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Source in treason investigation says Russian Federal Security Service agents turned over hacker secrets to CIA for cold, hard cash
The treason case against a handful of former Russian Federal Security Service (FSB) agents was launched after the suspects passed several names and other information about Russian hackers to the CIA, an unnamed source reportedly close to the FSB told the TV station Dozhd. Ivan Pavlov, the lawyer for one of the treason suspects, has denied these allegations.
As director of the FSB’s Center for Information Security, Sergey Mikhailov — now a defendant in the treason case — investigated Russian cybercrimes and collected information about hackers. According to Dozhd’s source, Mikhailov and his accomplices sold some of this information to the U.S. government, allegedly leading to the apprehension of several Russian hackers abroad. The anonymous source claims that it was Mikhailov’s leak that allowed American officials to capture Roman Seleznev, known by the hacker handle “Track2,” in Maldives in 2014. In April 2017, Seleznev was sentenced to 27 years in prison on 38 different criminal convictions.
In February 2017, the news agency Rosbalt reported that the FSB agents in custody are accused of providing the CIA with information about “counterintelligence activities and specific names.” The data was reportedly taken from a special protected computer server.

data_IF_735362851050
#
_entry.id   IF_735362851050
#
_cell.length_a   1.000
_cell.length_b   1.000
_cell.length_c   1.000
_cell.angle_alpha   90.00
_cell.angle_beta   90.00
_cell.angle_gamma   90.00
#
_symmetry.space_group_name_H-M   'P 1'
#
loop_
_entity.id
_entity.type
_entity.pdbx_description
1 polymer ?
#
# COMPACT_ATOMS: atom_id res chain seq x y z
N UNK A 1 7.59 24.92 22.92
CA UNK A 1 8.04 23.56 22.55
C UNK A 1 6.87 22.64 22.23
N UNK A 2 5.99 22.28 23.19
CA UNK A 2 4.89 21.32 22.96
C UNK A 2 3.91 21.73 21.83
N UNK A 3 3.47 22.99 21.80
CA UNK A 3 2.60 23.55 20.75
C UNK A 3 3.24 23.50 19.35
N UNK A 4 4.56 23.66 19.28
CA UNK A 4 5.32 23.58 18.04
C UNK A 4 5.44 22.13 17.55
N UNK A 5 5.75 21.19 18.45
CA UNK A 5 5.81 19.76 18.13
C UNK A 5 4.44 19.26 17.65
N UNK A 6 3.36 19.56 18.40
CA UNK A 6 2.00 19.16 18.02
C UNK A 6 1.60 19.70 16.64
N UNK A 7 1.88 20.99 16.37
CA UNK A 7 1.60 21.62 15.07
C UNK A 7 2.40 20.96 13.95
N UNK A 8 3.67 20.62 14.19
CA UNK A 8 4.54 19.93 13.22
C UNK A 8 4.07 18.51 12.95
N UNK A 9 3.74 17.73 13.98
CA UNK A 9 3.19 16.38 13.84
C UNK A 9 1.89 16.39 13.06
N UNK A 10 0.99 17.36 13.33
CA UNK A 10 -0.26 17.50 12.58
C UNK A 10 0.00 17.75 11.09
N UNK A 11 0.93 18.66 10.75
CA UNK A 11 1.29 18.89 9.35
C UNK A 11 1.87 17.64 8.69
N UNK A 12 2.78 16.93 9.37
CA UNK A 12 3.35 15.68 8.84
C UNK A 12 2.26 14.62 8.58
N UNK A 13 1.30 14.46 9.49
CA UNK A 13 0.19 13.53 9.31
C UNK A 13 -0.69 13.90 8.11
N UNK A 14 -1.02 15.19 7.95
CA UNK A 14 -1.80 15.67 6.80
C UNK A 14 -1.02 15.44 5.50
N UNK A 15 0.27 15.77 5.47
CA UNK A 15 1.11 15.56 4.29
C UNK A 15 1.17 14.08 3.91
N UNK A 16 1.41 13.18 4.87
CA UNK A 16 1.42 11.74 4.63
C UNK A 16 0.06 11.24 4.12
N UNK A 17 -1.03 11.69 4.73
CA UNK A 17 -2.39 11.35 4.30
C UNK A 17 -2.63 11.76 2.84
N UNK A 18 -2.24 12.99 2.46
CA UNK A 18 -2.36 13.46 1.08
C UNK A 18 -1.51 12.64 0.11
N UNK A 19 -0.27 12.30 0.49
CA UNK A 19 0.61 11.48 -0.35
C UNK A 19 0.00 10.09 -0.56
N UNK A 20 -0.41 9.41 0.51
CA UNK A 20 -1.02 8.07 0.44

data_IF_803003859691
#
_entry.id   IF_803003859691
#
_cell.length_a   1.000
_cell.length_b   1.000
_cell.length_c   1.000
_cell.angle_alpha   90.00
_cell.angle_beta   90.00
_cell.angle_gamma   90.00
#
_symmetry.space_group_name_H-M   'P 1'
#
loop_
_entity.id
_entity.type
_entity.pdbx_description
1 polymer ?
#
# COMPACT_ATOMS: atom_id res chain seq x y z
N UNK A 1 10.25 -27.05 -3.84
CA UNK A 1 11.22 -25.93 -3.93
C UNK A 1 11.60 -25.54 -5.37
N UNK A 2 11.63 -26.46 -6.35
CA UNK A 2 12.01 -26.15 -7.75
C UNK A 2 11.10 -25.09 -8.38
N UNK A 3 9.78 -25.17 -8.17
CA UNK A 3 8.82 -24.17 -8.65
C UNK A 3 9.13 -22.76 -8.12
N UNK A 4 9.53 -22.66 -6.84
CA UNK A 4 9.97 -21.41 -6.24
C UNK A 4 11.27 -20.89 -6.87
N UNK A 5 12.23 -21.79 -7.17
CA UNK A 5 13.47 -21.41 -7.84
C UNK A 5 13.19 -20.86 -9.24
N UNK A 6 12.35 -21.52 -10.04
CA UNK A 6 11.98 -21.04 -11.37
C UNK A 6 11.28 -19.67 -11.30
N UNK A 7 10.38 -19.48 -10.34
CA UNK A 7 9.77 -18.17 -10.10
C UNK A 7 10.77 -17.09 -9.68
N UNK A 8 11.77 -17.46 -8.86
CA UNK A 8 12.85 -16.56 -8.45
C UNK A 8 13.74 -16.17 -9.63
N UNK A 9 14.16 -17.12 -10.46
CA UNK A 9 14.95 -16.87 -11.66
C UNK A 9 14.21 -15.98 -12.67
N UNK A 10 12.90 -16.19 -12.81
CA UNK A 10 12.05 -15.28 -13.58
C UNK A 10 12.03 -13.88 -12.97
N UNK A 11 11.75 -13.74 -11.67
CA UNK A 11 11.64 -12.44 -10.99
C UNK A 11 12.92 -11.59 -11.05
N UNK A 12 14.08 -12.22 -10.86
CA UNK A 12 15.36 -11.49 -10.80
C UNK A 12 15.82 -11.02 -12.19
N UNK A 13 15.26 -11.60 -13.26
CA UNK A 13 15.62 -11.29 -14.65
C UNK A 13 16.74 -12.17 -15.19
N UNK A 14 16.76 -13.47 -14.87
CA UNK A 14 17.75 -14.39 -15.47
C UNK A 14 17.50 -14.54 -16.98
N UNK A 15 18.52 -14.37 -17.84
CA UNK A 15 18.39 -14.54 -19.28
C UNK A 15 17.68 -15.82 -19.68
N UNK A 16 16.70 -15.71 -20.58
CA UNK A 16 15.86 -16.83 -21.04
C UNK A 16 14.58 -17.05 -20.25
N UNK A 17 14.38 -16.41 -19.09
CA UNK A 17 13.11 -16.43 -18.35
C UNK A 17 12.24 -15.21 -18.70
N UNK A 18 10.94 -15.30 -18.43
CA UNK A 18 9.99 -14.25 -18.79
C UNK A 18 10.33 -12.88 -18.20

The FSB has not officially disclosed the substance of its charges against the former agents.
Sergey Mikhailov, his former colleague Dmitry Dokuchayev, and former Kaspersky Lab expert Ruslan Stoyanov were arrested in December 2016, though the news was reported only a month later. Georgy Fomchenkov, presumably another former FSB agent, is also a suspect in the case.
After news of Mikhailov’s arrest, journalists learned that the former FSB cybercrimes chief also led the hacktivist group “Anonymous International,” known for leaking private correspondence among Kremlin-connected public figures. Police detained several of the hacktivist group’s members at the same time that they came for the supposedly treasonous FSB agents. Vladimir Anikeev, one of the group’s members, has already been sentenced to two years in prison for illegally accessing private information.
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